We are approximately a month into the pandemic. As parents are attempting to settle into the new normal, they still face uncertainties regarding their current and future financial circumstances. Unfortunately many parents have lost their jobs, are facing reduced hours and resulting decrease or total loss of income. For parent’s who pay child support, this may result in a difficulty to continue to meet those support obligations. At this time, there is limited direction from the government or the Courts regarding support payments and how to address this issue.
This can be a concerning issue for both the payor and recipient parent, as it may leave homes in destitution. A payor parent may face difficult financial decisions, including whether they cover their own necessities of life or pay child support. Regardless of the circumstances, the payor parent is required to follow any existing court orders or support agreement and pay support. He or she cannot prefer other financial needs to a support obligation. In the event a payor parent does not provide support, the recipient parent and children may be at risk of being unable to afford the basic necessities.
Payor parents who find themselves in a situation where their income is reduced should consider the government’s financial assistance programs such as the Canada Emergency Response Benefit (CERB) and other available sources of funding. However, these programs may not provide enough financial assistance for a payor parent that has significant child and/or spousal support obligations and who needs to ensure that his or her own needs are met. There are also certain restrictions on eligibility for the various financial assistance programs. For example, a payor parent who owns a business or a recipient parent who does not work and relies solely on support from the payor, are likely not eligible for the program. Payors of support should explore other options that would allow them to continue to pay support, including taking out loans or deferring recurring monthly expenses (i.e. mortgage payments, minimum credit card payments, etc). If there are fixed obligations, such as Section 7 expenses, that are no longer being incurred both parents should consider and discuss whether these payments should continue.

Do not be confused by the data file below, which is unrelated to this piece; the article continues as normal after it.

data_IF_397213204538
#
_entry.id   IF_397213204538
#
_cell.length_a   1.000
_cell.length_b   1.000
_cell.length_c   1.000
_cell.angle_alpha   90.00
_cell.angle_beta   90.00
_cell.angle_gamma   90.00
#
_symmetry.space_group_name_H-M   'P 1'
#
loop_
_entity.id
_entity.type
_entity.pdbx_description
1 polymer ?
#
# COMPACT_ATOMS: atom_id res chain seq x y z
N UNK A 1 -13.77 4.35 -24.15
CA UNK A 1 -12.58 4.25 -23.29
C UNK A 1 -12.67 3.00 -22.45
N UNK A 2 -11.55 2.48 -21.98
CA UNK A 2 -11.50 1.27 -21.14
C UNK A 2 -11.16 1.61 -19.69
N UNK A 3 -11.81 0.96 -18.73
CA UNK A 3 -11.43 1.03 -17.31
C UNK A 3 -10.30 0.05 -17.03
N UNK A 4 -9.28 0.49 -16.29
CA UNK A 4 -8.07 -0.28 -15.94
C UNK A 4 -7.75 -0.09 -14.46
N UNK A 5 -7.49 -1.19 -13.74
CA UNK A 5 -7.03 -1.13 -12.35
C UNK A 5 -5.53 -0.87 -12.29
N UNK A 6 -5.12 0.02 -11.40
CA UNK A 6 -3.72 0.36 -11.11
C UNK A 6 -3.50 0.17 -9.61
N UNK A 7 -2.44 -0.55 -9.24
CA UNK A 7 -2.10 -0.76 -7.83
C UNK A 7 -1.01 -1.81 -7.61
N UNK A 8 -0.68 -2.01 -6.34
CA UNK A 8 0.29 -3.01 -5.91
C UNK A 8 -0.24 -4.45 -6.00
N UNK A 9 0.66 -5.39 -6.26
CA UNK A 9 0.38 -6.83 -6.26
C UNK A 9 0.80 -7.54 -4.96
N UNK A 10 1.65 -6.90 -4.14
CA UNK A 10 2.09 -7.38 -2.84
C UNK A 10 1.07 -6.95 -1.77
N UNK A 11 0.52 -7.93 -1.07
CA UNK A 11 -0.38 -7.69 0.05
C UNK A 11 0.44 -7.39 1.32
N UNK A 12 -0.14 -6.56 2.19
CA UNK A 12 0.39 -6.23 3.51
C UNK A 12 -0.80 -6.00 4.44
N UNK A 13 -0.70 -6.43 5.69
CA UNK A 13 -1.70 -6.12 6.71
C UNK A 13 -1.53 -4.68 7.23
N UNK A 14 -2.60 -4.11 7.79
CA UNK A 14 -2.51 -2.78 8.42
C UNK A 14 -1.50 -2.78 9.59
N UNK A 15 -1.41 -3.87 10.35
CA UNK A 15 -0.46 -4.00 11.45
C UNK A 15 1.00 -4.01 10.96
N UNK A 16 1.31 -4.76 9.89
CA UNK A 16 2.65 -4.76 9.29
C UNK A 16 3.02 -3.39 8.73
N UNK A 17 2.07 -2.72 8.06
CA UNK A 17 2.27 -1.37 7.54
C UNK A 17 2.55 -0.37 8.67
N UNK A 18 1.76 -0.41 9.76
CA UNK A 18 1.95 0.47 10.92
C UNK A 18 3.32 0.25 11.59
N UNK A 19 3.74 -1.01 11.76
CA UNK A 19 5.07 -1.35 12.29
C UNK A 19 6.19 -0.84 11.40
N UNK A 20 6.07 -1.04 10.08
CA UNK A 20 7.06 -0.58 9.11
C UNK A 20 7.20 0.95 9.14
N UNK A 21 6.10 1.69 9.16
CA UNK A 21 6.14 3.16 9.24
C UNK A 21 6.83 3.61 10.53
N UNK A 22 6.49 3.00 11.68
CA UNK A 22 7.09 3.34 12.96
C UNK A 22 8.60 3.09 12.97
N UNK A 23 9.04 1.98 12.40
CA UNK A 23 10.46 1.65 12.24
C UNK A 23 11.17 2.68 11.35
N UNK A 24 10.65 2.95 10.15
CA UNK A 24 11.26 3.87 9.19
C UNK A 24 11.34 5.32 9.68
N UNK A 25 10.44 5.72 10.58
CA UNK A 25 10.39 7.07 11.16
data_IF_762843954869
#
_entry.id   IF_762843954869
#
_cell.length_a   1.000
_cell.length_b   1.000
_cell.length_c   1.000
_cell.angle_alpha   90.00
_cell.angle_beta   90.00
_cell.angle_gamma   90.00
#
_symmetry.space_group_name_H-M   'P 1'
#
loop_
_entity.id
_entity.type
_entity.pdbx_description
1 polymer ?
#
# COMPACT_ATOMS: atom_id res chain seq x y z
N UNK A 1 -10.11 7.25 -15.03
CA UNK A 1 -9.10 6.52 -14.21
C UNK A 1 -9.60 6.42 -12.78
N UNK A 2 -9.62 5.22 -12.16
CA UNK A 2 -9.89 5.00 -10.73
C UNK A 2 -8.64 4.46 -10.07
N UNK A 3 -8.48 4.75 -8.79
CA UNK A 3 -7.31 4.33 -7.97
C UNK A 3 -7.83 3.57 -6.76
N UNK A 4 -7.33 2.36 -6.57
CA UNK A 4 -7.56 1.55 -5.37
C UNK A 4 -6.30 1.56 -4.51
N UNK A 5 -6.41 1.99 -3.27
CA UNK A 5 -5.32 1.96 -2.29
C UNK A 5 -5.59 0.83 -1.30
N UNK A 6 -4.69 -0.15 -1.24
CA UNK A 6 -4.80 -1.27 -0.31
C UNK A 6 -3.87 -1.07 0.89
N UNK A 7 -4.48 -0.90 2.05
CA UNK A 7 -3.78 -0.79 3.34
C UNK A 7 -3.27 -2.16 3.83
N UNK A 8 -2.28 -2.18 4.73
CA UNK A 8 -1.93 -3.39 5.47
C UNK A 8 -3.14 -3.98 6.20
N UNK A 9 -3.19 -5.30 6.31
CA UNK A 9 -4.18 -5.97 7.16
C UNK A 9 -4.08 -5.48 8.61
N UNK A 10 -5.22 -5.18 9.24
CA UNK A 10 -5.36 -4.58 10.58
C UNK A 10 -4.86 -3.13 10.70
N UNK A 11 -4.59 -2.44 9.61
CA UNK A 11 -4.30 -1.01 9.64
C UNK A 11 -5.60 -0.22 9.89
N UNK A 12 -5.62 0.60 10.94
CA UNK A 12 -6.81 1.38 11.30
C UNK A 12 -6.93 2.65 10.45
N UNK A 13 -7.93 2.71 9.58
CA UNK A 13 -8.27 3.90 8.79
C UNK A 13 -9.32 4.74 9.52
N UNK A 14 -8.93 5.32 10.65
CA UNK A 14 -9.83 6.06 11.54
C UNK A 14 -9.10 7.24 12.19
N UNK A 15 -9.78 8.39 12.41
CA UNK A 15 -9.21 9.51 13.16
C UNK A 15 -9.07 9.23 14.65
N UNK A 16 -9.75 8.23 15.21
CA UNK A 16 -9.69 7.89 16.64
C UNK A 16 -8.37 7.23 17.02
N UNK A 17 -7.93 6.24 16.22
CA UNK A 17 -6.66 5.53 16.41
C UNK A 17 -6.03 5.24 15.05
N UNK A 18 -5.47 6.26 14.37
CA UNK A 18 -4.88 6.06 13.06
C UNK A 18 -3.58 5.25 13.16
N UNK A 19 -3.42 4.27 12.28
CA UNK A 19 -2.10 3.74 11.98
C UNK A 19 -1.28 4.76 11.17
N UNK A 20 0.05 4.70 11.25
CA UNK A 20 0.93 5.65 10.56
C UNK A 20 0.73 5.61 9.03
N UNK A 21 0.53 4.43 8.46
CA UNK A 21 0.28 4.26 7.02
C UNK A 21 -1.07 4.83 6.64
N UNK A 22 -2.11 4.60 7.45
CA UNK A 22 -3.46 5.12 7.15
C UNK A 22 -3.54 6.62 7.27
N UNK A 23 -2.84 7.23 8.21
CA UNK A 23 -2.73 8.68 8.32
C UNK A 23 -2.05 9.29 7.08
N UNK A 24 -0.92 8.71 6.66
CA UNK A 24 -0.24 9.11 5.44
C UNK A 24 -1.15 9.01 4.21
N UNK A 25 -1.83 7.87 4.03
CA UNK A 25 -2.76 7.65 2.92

Ordinarily if a payor parent has experienced a change in circumstances, including a loss of job or significant change in income, he or she may file an application with the Court to seek a variation in their support obligations. Currently, it is impossible to take any steps to vary a support order as the Courts are only hearing urgent and emergency matters that do not include support issues at this time. In light of these unprecedented times, it is crucial for both parents to work together for the benefit of the children and reach an agreement regarding reduced support obligations, on a temporary basis. This will hopefully ease the stress and financial hardship on both the payor parent and recipient parent, as they each will be in a position to adjust their own finances to ensure that the children’s basic needs are met.
Parents can agree to vary the amount of support payable. The payor parent should not unilaterally reduce or cease support payments altogether. If the obligation is a Court Order, a failure to make those court ordered payments is considered a breach of a Court order and there could be consequences such as being held in contempt of Court which, at it most extreme, can result in jail time. If the support obligation is contained in an Agreement, a payor parent who fails to make payments may be in breach of a contract.
If your support order or agreement is registered and enforced by the Maintenance Enforcement Program (MEP), the payor parent should contact MEP to advise them that they may not be in a position to pay. This is especially important as MEP has the power to take various enforcement steps including suspending drivers’ licenses and passports and garnishing bank accounts and wages. Currently, MEP may allow some flexibility for payor’s who cannot meet their obligations for reasons beyond their control, and in circumstances when they intend to apply to vary a support Order. MEP has advised that they will currently work with payor parent’s to make alternate payment arrangements. This assistance is temporary. It is the payor parent’s responsibility to remain in contact with MEP each month. Notwithstanding this, MEP has made it clear that making no payment is not an option.
In light of the above, a payor parent should let the recipient parent know of their change of circumstances as soon as possible and communicate that it may be difficult for them to continue to meet their support obligations. This will at least provide the recipient with notice to consider their own circumstances and determine whether they are willing to consider a reduction in support payments. Parents need to work together so that both households can get through this difficult time and ensure that the children are cared for and their needs are met.
If you are experiencing child support related issues due to either an inability to pay your ongoing support payments or as a recipient of support who is no longer receiving support, please contact one of the family law lawyers at SVR Family Law. If you would like to know more about child support calculations, try our new Alberta Child Support Calculator tool.